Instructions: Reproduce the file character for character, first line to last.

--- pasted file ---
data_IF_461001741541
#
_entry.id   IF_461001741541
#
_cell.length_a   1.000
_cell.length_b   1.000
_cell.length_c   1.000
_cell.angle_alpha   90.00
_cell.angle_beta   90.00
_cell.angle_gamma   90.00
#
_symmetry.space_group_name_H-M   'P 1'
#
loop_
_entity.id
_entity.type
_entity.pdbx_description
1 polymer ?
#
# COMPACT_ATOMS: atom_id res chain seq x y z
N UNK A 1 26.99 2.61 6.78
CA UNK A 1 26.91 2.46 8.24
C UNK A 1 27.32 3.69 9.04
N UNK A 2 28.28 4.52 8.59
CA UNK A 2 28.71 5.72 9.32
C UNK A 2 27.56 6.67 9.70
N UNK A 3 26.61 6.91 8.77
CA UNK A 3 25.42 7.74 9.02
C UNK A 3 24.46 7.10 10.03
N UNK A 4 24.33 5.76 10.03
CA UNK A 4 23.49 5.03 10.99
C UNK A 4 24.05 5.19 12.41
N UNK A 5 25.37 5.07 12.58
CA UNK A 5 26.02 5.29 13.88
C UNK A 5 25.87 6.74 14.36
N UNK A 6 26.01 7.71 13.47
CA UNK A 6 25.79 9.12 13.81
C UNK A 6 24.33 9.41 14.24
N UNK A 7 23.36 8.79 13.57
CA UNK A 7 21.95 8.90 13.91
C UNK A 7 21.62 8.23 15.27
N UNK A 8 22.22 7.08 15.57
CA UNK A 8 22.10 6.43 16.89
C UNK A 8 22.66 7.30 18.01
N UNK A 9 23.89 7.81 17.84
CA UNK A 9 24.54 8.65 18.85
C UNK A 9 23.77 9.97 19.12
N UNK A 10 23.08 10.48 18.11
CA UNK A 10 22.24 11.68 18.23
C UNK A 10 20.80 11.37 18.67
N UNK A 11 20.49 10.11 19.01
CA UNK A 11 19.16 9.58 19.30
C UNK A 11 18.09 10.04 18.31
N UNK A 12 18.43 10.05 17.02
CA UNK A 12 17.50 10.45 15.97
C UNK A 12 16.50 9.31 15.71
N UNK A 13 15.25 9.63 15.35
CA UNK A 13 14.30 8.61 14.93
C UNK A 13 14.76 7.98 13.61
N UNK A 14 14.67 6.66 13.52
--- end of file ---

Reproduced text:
data_IF_461001741541
#
_entry.id   IF_461001741541
#
_cell.length_a   1.000
_cell.length_b   1.000
_cell.length_c   1.000
_cell.angle_alpha   90.00
_cell.angle_beta   90.00
_cell.angle_gamma   90.00
#
_symmetry.space_group_name_H-M   'P 1'
#
loop_
_entity.id
_entity.type
_entity.pdbx_description
1 polymer ?
#
# COMPACT_ATOMS: atom_id res chain seq x y z
N UNK A 1 26.99 2.61 6.78
CA UNK A 1 26.91 2.46 8.24
C UNK A 1 27.32 3.69 9.04
N UNK A 2 28.28 4.52 8.59
CA UNK A 2 28.71 5.72 9.32
C UNK A 2 27.56 6.67 9.70
N UNK A 3 26.61 6.91 8.77
CA UNK A 3 25.42 7.74 9.02
C UNK A 3 24.46 7.10 10.03
N UNK A 4 24.33 5.76 10.03
CA UNK A 4 23.49 5.03 10.99
C UNK A 4 24.05 5.19 12.41
N UNK A 5 25.37 5.07 12.58
CA UNK A 5 26.02 5.29 13.88
C UNK A 5 25.87 6.74 14.36
N UNK A 6 26.01 7.71 13.47
CA UNK A 6 25.79 9.12 13.81
C UNK A 6 24.33 9.41 14.24
N UNK A 7 23.36 8.79 13.57
CA UNK A 7 21.95 8.90 13.91
C UNK A 7 21.62 8.23 15.27
N UNK A 8 22.22 7.08 15.57
CA UNK A 8 22.10 6.43 16.89
C UNK A 8 22.66 7.30 18.01
N UNK A 9 23.89 7.81 17.84
CA UNK A 9 24.54 8.65 18.85
C UNK A 9 23.77 9.97 19.12
N UNK A 10 23.08 10.48 18.11
CA UNK A 10 22.24 11.68 18.23
C UNK A 10 20.80 11.37 18.67
N UNK A 11 20.49 10.11 19.01
CA UNK A 11 19.16 9.58 19.30
C UNK A 11 18.09 10.04 18.31
N UNK A 12 18.43 10.05 17.02
CA UNK A 12 17.50 10.45 15.97
C UNK A 12 16.50 9.31 15.71
N UNK A 13 15.25 9.63 15.35
CA UNK A 13 14.30 8.61 14.93
C UNK A 13 14.76 7.98 13.61
N UNK A 14 14.67 6.66 13.52